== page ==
Constance Wu, Gwen Stefani, Beyoncé, Steve Aoki, Yves Saint Laurent, Airbnb, UNESCO, The New York Times, The Atlantic, Buzzfeed, ESPN – these are just some of Jessica Chou's past and present clients.
With a stroke of luck, Jessica delved right into the world of capturing celebrities during her first photo shoot opportunity, which occurred with L’Oréal Paris.
Her 20s were full of self-discovery, her first trip back to Taiwan since birth, and a host of editorial and commercial work gained from clients ranging from major publications and celebs, to startups and legacy brands.
And now – the art world is beginning to take a hold of her.
Born in Taipei, Taiwan, Jessica Chou began to call Los Angeles home at just 6 months old. Prior to her birth, her parents already called LA home, but chose to travel back to Taipei to be surrounded by family once Jessica made her grand entrance into the world.
Back in the U.S., Jessica was raised in San Gabriel Valley, which is home to the largest concentration of Asian-American communities in the United States, primarily Chinese-Americans. The second largest ethnic group is Mexican-Americans.
“The city I grew up in was the first city in the U.S. to have an Asian majority because of the Taiwanese immigrants in the neighborhood. In the 70s and 80s, there was a real drive to live here and it was very affordable…Back then, there were advertisements in newspapers in Hong Kong and Taiwan about San Gabriel being the Chinese Beverly Hills…that’s what got the thing going.”
So with a mix of suburbia and traditional Chinese culture, Jessica matched the tempo of her environment. She recalls having to attend tutoring lessons after school, piano lessons, and Chinese (Mandarin) classes on weekends.
All-in-all, she grew up with people who were similar to her. As a result, she rarely had to confront questions straying from her cultural identity.
But in the background, White Hollywood was at play. Movies and TV shows: “Watching it and thinking that in order to be cool, to look pretty, or to be accepted in mainstream, it would be better to be White.”
This would all change in college.
East Los Angeles College (ELAC)
At ELAC, Jessica met people who were interested in the same thing as her – the arts. Soon after, she really started to find a place for herself.
Starting with a photo class, simply to cover an arts credit, Jessica’s interest in photography made it’s way to the forefront. She not only began to envision a career in the creative industry, but her cultural identity was also taking a more solid form.
“I was hanging around different types of people who strongly identified as Latino. I saw them being proud of their culture…and showing it in an overt way. Seeing that was helpful for me.”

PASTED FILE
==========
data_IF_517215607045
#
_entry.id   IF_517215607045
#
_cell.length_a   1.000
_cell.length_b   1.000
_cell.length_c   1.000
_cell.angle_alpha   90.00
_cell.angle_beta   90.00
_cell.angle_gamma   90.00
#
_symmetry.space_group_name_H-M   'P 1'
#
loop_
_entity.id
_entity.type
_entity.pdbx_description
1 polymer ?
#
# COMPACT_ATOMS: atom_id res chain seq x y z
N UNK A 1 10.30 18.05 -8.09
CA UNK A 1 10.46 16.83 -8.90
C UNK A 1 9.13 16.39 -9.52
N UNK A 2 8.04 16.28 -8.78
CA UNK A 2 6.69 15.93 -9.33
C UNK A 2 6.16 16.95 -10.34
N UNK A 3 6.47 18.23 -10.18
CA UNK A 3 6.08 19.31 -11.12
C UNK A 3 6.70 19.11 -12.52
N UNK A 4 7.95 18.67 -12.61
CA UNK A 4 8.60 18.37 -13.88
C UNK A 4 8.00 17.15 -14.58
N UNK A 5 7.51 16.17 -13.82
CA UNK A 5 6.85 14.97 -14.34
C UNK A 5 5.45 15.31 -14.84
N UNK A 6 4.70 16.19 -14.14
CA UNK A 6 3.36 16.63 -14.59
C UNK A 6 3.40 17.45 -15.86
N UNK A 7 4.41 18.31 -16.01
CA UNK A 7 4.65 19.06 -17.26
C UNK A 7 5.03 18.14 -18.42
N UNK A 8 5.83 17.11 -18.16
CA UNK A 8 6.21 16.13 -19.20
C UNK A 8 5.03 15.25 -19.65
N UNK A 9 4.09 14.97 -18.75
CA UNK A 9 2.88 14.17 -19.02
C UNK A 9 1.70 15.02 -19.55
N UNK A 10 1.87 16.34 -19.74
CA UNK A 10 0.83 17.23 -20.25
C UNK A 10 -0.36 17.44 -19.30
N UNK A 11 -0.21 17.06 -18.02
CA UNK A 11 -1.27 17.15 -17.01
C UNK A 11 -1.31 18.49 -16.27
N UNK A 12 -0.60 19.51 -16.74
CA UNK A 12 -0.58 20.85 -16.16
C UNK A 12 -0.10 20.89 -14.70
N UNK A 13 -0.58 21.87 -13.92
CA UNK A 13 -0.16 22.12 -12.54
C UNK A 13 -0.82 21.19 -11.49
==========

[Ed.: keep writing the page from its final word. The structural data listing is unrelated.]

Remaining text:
Proud of her culture and where she came from, Jessica was now on a new path – unashamed and ready to take on the world.
University of California Los Angeles (UCLA)
After completing her general education courses, Jessica transferred to UCLA and decided on History, with a focus on the Middle East.
You’re probably asking yourself the same thing I asked myself: Wait a minute…What happened to photography?
“When I was thinking about photography as an art, I also felt like I didn’t have that much to say. I wanted to explore what was going on in the world because there was so much stuff happening at the time. 9/11 happened [a few years back] and I didn’t know what people were talking about. I learned that there is a thing called photojournalism. So I thought that would be the perfect way to bridge my interest with the skill I had.”
Jessica was also aware of UCLA’s premier newspaper, The Daily Bruin, and their credible level of reporting. Because of them, Jessica figured that having a history background as a journalist would be very useful for her future photojournalism career. It was certainly a great way to do what she set out to do – to turn her lack in research into abundance.
In 2008, Jessica graduated from UCLA with a Bachelor of Arts in Middle East History.
New York to Taiwan
After graduation, Jessica decided to make the move to pursue her photography career in the Big Apple.
After completing a bunch of small projects, life just wasn’t going according to plan. But as we all know, everything happens for a reason. A semi-bleak 5 months in New York, pushed Jessica to experience an opportunity of a lifetime – a trip to Taiwan to reconnect with her past and family history, while simultaneously putting her skills to use.